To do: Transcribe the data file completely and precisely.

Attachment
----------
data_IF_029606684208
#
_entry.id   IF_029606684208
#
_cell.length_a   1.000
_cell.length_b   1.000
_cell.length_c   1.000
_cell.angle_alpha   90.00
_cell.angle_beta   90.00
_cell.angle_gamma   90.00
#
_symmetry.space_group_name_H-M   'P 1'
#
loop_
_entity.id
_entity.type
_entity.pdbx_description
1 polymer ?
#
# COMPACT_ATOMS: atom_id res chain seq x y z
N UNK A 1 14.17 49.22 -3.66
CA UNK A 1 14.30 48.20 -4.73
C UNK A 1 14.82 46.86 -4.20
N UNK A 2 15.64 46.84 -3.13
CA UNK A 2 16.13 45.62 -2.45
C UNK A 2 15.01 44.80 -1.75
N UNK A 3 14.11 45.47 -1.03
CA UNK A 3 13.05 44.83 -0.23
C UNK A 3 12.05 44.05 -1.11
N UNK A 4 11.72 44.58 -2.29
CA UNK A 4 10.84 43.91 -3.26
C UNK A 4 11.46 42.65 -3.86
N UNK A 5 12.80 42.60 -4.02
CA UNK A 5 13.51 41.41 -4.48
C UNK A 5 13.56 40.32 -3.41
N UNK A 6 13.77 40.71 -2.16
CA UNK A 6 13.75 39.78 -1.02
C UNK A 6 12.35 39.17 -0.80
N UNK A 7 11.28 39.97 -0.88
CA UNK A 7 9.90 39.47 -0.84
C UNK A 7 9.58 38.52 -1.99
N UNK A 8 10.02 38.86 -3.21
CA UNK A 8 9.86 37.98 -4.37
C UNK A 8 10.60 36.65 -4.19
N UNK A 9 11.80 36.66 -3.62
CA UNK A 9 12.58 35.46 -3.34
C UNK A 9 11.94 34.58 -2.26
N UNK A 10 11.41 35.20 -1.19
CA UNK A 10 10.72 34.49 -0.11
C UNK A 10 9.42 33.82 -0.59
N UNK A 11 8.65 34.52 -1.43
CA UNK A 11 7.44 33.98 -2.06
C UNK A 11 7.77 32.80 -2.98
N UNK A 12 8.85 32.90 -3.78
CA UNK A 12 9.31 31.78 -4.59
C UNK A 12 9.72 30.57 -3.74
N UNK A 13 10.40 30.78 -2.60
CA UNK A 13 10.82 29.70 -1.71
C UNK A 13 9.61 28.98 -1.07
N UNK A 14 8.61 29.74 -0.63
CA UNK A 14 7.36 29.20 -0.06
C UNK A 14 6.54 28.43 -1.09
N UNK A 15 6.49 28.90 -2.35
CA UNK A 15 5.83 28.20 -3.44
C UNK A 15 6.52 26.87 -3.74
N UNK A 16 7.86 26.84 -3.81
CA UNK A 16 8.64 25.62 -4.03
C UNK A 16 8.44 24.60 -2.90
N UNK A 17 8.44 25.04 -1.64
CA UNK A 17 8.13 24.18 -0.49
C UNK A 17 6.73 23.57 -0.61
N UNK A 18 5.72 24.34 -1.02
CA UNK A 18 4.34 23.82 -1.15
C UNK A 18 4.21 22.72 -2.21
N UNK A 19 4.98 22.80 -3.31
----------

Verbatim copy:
data_IF_029606684208
#
_entry.id   IF_029606684208
#
_cell.length_a   1.000
_cell.length_b   1.000
_cell.length_c   1.000
_cell.angle_alpha   90.00
_cell.angle_beta   90.00
_cell.angle_gamma   90.00
#
_symmetry.space_group_name_H-M   'P 1'
#
loop_
_entity.id
_entity.type
_entity.pdbx_description
1 polymer ?
#
# COMPACT_ATOMS: atom_id res chain seq x y z
N UNK A 1 14.17 49.22 -3.66
CA UNK A 1 14.30 48.20 -4.73
C UNK A 1 14.82 46.86 -4.20
N UNK A 2 15.64 46.84 -3.13
CA UNK A 2 16.13 45.62 -2.45
C UNK A 2 15.01 44.80 -1.75
N UNK A 3 14.11 45.47 -1.03
CA UNK A 3 13.05 44.83 -0.23
C UNK A 3 12.05 44.05 -1.11
N UNK A 4 11.72 44.58 -2.29
CA UNK A 4 10.84 43.91 -3.26
C UNK A 4 11.46 42.65 -3.86
N UNK A 5 12.80 42.60 -4.02
CA UNK A 5 13.51 41.41 -4.48
C UNK A 5 13.56 40.32 -3.41
N UNK A 6 13.77 40.71 -2.16
CA UNK A 6 13.75 39.78 -1.02
C UNK A 6 12.35 39.17 -0.80
N UNK A 7 11.28 39.97 -0.88
CA UNK A 7 9.90 39.47 -0.84
C UNK A 7 9.58 38.52 -1.99
N UNK A 8 10.02 38.86 -3.21
CA UNK A 8 9.86 37.98 -4.37
C UNK A 8 10.60 36.65 -4.19
N UNK A 9 11.80 36.66 -3.62
CA UNK A 9 12.58 35.46 -3.34
C UNK A 9 11.94 34.58 -2.26
N UNK A 10 11.41 35.20 -1.19
CA UNK A 10 10.72 34.49 -0.11
C UNK A 10 9.42 33.82 -0.59
N UNK A 11 8.65 34.52 -1.43
CA UNK A 11 7.44 33.98 -2.06
C UNK A 11 7.77 32.80 -2.98
N UNK A 12 8.85 32.90 -3.78
CA UNK A 12 9.31 31.78 -4.59
C UNK A 12 9.72 30.57 -3.74
N UNK A 13 10.40 30.78 -2.60
CA UNK A 13 10.82 29.70 -1.71
C UNK A 13 9.61 28.98 -1.07
N UNK A 14 8.61 29.74 -0.63
CA UNK A 14 7.36 29.20 -0.06
C UNK A 14 6.54 28.43 -1.09
N UNK A 15 6.49 28.90 -2.35
CA UNK A 15 5.83 28.20 -3.44
C UNK A 15 6.52 26.87 -3.74
N UNK A 16 7.86 26.84 -3.81
CA UNK A 16 8.64 25.62 -4.03
C UNK A 16 8.44 24.60 -2.90
N UNK A 17 8.44 25.04 -1.64
CA UNK A 17 8.13 24.18 -0.49
C UNK A 17 6.73 23.57 -0.61
N UNK A 18 5.72 24.34 -1.02
CA UNK A 18 4.34 23.82 -1.15
C UNK A 18 4.21 22.72 -2.21
N UNK A 19 4.98 22.80 -3.31